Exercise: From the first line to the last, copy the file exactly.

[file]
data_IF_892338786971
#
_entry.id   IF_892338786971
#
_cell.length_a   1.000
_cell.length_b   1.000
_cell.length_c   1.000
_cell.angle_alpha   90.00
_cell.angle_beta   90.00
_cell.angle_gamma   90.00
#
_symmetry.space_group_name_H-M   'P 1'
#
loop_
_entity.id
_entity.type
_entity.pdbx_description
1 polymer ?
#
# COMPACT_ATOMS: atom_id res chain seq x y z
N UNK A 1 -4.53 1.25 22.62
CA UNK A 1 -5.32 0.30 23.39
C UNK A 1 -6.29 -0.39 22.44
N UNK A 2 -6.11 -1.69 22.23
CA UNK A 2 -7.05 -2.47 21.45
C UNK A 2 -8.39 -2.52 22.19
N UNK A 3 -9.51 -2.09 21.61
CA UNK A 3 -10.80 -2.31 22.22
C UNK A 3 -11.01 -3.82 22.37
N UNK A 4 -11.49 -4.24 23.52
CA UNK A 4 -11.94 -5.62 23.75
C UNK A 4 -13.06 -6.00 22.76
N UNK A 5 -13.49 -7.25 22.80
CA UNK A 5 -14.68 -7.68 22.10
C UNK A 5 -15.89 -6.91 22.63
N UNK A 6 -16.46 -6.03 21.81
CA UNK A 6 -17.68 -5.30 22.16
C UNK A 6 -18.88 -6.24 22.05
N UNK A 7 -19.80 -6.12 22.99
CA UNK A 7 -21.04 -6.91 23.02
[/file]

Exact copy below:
data_IF_892338786971
#
_entry.id   IF_892338786971
#
_cell.length_a   1.000
_cell.length_b   1.000
_cell.length_c   1.000
_cell.angle_alpha   90.00
_cell.angle_beta   90.00
_cell.angle_gamma   90.00
#
_symmetry.space_group_name_H-M   'P 1'
#
loop_
_entity.id
_entity.type
_entity.pdbx_description
1 polymer ?
#
# COMPACT_ATOMS: atom_id res chain seq x y z
N UNK A 1 -4.53 1.25 22.62
CA UNK A 1 -5.32 0.30 23.39
C UNK A 1 -6.29 -0.39 22.44
N UNK A 2 -6.11 -1.69 22.23
CA UNK A 2 -7.05 -2.47 21.45
C UNK A 2 -8.39 -2.52 22.19
N UNK A 3 -9.51 -2.09 21.61
CA UNK A 3 -10.80 -2.31 22.22
C UNK A 3 -11.01 -3.82 22.37
N UNK A 4 -11.49 -4.24 23.52
CA UNK A 4 -11.94 -5.62 23.75
C UNK A 4 -13.06 -6.00 22.76
N UNK A 5 -13.49 -7.25 22.80
CA UNK A 5 -14.68 -7.68 22.10
C UNK A 5 -15.89 -6.91 22.63
N UNK A 6 -16.46 -6.03 21.81
CA UNK A 6 -17.68 -5.30 22.16
C UNK A 6 -18.88 -6.24 22.05
N UNK A 7 -19.80 -6.12 22.99
CA UNK A 7 -21.04 -6.91 23.02